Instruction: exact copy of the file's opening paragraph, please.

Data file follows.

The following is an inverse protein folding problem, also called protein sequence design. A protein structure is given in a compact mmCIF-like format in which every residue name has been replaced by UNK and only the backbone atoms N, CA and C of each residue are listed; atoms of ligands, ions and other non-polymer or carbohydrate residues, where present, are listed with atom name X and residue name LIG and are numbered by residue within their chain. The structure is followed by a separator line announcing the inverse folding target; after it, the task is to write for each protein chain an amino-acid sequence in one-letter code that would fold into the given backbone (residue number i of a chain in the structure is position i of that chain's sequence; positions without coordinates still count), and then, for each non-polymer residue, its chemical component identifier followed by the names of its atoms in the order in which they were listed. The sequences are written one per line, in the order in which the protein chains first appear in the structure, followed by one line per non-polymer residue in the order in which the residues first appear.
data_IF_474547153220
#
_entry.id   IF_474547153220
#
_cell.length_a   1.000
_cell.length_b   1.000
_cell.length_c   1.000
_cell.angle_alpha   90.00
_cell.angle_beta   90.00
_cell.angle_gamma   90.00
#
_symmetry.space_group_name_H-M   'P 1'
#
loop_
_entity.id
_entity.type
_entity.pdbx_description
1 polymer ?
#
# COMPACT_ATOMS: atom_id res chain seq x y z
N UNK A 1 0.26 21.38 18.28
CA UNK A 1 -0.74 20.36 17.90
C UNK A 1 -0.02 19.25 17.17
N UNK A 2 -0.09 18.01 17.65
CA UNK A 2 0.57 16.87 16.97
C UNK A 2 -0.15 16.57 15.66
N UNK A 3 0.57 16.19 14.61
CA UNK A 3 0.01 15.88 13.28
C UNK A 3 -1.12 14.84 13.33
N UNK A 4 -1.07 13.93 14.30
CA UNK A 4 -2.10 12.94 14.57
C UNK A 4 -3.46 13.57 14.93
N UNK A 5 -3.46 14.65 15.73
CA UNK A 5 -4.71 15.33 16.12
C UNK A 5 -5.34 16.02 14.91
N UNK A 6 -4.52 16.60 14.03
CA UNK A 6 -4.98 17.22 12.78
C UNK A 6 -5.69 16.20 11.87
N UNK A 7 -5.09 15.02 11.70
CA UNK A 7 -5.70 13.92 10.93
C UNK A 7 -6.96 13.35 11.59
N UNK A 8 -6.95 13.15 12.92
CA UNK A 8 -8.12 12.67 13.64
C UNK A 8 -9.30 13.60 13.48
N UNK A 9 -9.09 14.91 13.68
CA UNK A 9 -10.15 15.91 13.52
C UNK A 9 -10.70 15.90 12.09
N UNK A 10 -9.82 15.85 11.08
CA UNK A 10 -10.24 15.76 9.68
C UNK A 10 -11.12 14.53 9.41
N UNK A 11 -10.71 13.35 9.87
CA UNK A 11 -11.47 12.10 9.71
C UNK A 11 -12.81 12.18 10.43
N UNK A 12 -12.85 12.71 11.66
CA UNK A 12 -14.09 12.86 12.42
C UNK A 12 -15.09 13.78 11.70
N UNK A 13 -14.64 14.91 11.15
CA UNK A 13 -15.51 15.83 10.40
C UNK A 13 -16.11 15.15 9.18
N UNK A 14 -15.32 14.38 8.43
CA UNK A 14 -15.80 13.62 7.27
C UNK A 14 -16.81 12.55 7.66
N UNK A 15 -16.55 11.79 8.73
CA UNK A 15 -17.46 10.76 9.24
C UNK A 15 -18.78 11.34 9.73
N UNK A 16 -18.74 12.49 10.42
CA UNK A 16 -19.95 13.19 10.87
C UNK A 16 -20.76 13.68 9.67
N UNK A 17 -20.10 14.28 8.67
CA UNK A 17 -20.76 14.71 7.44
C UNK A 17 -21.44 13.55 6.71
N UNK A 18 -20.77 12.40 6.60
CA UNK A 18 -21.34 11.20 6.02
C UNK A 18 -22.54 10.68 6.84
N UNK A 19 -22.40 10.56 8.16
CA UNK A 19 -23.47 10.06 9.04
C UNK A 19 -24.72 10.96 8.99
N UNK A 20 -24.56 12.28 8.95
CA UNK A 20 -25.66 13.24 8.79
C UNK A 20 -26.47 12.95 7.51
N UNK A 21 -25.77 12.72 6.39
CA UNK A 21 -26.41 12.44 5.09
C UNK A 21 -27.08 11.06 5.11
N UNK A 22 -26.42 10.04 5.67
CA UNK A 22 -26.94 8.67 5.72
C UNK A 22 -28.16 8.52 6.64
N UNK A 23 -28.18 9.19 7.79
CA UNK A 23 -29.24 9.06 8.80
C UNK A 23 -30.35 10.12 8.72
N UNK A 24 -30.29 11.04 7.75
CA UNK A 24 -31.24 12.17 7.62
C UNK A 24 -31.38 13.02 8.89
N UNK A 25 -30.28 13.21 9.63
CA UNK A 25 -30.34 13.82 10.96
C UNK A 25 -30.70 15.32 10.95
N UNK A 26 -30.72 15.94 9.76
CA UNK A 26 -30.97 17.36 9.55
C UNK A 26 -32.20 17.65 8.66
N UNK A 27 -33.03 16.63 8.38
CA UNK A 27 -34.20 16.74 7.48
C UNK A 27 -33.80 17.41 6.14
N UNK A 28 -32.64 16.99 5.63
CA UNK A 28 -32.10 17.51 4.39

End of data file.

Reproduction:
The following is an inverse protein folding problem, also called protein sequence design. A protein structure is given in a compact mmCIF-like format in which every residue name has been replaced by UNK and only the backbone atoms N, CA and C of each residue are listed; atoms of ligands, ions and other non-polymer or carbohydrate residues, where present, are listed with atom name X and residue name LIG and are numbered by residue within their chain. The structure is followed by a separator line announcing the inverse folding target; after it, the task is to write for each protein chain an amino-acid sequence in one-letter code that would fold into the given backbone (residue number i of a chain in the structure is position i of that chain's sequence; positions without coordinates still count), and then, for each non-polymer residue, its chemical component identifier followed by the names of its atoms in the order in which they were listed. The sequences are written one per line, in the order in which the protein chains first appear in the structure, followed by one line per non-polymer residue in the order in which the residues first appear.